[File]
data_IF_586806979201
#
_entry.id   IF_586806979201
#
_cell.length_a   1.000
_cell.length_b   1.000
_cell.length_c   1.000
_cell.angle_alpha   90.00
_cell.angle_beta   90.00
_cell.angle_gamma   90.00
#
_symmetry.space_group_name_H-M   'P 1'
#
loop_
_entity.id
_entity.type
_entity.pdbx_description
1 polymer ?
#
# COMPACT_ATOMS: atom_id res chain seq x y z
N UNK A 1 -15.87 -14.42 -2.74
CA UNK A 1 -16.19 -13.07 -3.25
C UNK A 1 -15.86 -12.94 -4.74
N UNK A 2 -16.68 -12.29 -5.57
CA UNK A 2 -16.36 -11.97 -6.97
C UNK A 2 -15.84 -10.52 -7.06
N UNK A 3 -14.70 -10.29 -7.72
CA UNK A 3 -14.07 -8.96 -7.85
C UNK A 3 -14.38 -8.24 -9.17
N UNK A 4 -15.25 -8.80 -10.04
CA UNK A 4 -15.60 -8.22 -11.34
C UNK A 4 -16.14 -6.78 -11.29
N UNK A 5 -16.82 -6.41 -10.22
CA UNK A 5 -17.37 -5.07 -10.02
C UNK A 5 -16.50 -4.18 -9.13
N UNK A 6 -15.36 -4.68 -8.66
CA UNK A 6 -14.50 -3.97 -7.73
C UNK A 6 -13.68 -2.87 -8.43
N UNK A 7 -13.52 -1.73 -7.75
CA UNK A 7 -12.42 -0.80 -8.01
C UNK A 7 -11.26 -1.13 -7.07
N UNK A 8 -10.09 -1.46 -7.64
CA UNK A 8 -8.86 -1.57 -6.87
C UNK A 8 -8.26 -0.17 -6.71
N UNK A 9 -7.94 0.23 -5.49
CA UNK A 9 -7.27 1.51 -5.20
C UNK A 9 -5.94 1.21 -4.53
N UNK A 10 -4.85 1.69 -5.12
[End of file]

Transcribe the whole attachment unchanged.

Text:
data_IF_586806979201
#
_entry.id   IF_586806979201
#
_cell.length_a   1.000
_cell.length_b   1.000
_cell.length_c   1.000
_cell.angle_alpha   90.00
_cell.angle_beta   90.00
_cell.angle_gamma   90.00
#
_symmetry.space_group_name_H-M   'P 1'
#
loop_
_entity.id
_entity.type
_entity.pdbx_description
1 polymer ?
#
# COMPACT_ATOMS: atom_id res chain seq x y z
N UNK A 1 -15.87 -14.42 -2.74
CA UNK A 1 -16.19 -13.07 -3.25
C UNK A 1 -15.86 -12.94 -4.74
N UNK A 2 -16.68 -12.29 -5.57
CA UNK A 2 -16.36 -11.97 -6.97
C UNK A 2 -15.84 -10.52 -7.06
N UNK A 3 -14.70 -10.29 -7.72
CA UNK A 3 -14.07 -8.96 -7.85
C UNK A 3 -14.38 -8.24 -9.17
N UNK A 4 -15.25 -8.80 -10.04
CA UNK A 4 -15.60 -8.22 -11.34
C UNK A 4 -16.14 -6.78 -11.29
N UNK A 5 -16.82 -6.41 -10.22
CA UNK A 5 -17.37 -5.07 -10.02
C UNK A 5 -16.50 -4.18 -9.13
N UNK A 6 -15.36 -4.68 -8.66
CA UNK A 6 -14.50 -3.97 -7.73
C UNK A 6 -13.68 -2.87 -8.43
N UNK A 7 -13.52 -1.73 -7.75
CA UNK A 7 -12.42 -0.80 -8.01
C UNK A 7 -11.26 -1.13 -7.07
N UNK A 8 -10.09 -1.46 -7.64
CA UNK A 8 -8.86 -1.57 -6.87
C UNK A 8 -8.26 -0.17 -6.71
N UNK A 9 -7.94 0.23 -5.49
CA UNK A 9 -7.27 1.51 -5.20
C UNK A 9 -5.94 1.21 -4.53
N UNK A 10 -4.85 1.69 -5.12